LONDON – Central London’s Piccadilly Circus had its famous lights switched on again on Thursday after they underwent nine months of major renovations to bring them fully up to date with 21st-century technology.
Since the first Perrier water billboard surrounded by incandescent bulbs was switched-on in 1908, the Piccadilly Lights have attracted visitors from across the United Kingdom and only been turned off during World War II, for the funerals of Winston Churchill in 1965 and Princess Diana in 1997 and – briefly – during energy-saving environmental campaigns.
“Piccadilly Lights, one of the UK’s most iconic landmarks and a globally-recognised advertising space has been having a makeover,” the company in charge of looking after the illuminations said in a statement. “Be part of history, help power-on the Piccadilly Lights. Sponsor a colour, make a difference, empower children’s lives.”
The central London square, know as a circus because of its round shape and through which some 100 million people pass every year, has always kept abreast of technological upgrades.
The early 20th century light bulbs were gradually replaced with neon lights until 1998, when digital projection was first introduced and again in 2011 when LED displays completely replaced neon.
Piccadilly Lights, owned by the Landsec company, now boasts a single High Definition 790 square meter screen, composed of 11.6 million LED elements, making it the largest of its kind in Europe.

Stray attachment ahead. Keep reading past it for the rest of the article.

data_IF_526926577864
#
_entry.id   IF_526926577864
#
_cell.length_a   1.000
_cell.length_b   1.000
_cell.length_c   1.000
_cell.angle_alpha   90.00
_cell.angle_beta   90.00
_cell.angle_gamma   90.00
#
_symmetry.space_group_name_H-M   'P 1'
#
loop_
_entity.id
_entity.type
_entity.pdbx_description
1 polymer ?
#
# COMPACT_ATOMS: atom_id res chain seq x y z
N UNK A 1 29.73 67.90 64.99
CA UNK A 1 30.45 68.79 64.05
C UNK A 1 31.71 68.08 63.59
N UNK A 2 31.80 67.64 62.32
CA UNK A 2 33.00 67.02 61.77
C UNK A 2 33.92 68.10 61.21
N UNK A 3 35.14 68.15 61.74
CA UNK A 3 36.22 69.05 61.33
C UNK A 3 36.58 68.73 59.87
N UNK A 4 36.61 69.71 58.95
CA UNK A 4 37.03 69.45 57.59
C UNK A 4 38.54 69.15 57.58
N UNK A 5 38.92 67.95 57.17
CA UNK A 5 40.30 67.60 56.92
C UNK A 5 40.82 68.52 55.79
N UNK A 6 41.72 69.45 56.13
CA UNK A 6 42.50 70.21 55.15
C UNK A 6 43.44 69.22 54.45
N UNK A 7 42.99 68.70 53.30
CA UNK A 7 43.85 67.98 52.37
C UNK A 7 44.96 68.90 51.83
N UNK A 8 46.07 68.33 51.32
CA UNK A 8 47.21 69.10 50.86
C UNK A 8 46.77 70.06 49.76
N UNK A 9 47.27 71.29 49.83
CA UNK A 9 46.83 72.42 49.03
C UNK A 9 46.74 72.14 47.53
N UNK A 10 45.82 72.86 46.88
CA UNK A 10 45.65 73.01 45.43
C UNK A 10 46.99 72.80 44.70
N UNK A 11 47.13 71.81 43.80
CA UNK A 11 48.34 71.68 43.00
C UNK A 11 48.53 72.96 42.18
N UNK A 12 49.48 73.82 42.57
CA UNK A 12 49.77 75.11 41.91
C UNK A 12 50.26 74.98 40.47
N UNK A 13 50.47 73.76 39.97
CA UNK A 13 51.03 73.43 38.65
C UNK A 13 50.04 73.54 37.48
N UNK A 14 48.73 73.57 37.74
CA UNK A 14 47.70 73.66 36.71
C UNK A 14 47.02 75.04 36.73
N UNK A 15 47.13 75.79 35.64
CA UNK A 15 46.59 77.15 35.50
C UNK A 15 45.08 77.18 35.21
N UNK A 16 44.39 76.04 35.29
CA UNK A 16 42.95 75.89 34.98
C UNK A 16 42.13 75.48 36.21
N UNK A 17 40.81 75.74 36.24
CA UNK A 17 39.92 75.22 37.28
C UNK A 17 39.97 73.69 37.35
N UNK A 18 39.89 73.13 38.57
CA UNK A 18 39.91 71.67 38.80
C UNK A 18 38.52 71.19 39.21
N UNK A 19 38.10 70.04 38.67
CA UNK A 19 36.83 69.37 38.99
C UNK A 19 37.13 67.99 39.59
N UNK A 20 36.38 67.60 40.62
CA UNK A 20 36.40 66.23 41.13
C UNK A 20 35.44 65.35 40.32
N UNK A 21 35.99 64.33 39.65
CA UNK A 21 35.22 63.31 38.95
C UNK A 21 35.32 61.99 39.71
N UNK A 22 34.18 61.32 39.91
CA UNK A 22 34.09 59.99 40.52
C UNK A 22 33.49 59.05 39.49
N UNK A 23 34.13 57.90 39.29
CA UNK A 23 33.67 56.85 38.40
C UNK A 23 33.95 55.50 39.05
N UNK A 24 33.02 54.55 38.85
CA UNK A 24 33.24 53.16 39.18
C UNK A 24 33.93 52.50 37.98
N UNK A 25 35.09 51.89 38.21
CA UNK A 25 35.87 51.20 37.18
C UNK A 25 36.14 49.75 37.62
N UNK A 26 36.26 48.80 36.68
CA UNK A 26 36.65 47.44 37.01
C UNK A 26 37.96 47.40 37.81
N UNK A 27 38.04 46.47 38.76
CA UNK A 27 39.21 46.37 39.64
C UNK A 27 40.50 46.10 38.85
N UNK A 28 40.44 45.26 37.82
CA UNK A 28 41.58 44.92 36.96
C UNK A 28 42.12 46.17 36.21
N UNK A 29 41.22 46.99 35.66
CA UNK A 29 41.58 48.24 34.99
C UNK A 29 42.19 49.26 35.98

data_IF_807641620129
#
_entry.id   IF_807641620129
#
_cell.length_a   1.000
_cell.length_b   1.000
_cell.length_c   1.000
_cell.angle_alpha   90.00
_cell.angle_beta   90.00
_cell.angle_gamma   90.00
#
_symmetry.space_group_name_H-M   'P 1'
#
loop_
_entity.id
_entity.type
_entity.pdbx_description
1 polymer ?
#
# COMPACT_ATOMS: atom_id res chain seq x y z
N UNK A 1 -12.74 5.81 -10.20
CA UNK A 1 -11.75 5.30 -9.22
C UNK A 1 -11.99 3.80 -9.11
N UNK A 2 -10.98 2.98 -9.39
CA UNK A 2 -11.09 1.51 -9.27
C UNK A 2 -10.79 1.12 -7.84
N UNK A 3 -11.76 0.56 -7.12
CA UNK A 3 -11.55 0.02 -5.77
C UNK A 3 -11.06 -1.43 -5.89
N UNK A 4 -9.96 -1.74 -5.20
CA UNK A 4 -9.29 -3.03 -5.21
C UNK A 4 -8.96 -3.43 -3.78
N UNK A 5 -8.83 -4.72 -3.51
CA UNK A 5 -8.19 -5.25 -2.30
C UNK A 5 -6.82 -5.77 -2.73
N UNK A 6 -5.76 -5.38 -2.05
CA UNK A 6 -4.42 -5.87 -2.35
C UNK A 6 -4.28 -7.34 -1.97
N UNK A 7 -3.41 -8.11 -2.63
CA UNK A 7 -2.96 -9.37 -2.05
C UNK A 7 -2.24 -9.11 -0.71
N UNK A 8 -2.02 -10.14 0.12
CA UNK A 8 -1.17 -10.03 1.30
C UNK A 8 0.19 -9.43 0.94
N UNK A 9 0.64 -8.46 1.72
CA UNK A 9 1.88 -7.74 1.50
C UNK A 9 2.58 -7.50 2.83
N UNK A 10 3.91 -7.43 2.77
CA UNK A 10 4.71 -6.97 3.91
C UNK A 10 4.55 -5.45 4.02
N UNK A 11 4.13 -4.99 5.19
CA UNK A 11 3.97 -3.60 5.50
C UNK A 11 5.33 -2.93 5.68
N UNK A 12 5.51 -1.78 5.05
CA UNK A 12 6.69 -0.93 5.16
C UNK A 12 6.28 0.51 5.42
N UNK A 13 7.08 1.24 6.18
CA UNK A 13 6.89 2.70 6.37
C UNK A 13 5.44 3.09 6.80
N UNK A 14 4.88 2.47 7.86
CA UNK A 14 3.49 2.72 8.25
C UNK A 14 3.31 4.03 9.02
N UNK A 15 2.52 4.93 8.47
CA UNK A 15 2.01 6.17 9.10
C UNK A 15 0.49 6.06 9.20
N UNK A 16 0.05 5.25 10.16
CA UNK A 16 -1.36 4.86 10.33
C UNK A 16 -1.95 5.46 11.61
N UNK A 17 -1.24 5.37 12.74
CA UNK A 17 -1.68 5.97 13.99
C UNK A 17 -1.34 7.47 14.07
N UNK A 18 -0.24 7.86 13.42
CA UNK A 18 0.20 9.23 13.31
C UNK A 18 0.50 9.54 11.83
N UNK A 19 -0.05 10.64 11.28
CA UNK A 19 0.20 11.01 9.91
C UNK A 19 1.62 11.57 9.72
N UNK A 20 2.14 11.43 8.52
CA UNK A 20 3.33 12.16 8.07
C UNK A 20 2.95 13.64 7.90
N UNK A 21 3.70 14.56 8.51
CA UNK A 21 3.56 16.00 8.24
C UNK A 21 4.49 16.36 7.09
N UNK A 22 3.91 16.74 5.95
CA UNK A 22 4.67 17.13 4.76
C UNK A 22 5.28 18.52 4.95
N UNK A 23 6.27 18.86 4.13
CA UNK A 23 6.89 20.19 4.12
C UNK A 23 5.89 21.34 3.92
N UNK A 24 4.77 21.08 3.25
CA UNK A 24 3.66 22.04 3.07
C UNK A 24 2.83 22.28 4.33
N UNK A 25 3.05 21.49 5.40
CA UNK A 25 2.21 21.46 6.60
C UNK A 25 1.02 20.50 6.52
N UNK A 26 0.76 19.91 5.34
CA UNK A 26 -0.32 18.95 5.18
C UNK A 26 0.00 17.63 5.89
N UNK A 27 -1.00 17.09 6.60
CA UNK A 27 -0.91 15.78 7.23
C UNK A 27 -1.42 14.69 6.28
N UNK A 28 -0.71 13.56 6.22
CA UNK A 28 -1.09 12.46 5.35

Although retaining its world-famous curved shape, surface area and ability to generate a patchwork multi-screen appearance, the Piccadilly lights will include other new features such as high-speed fiber Wi-Fi network, enabling brands to host consumer targeted content linked to the screen, live video streaming connecting London with the rest of the world.
Additional content will feature lifestyle updates, weather, traffic, sports results, flights, finance information and real-time social media feeds while also an ability to share Twitter, Facebook and Instagram connections.
Advertisers can now take advantage of the screen’s ability to rotate between six full-motion shared sections, with the possibility of harnessing brief single-brand takeovers with the massive composite screen.
Land Securities (Landsec), the owner of one of the most coveted advertising spaces in the world includes among its client’s roster global brands such as BP, Canon, Cinzano, Coca-Cola, Fujifilm, Hyundai, McDonald’s, Panasonic, Samsung, Schweppes, and TDK, all of which have occupied the central curved screen for over two decades.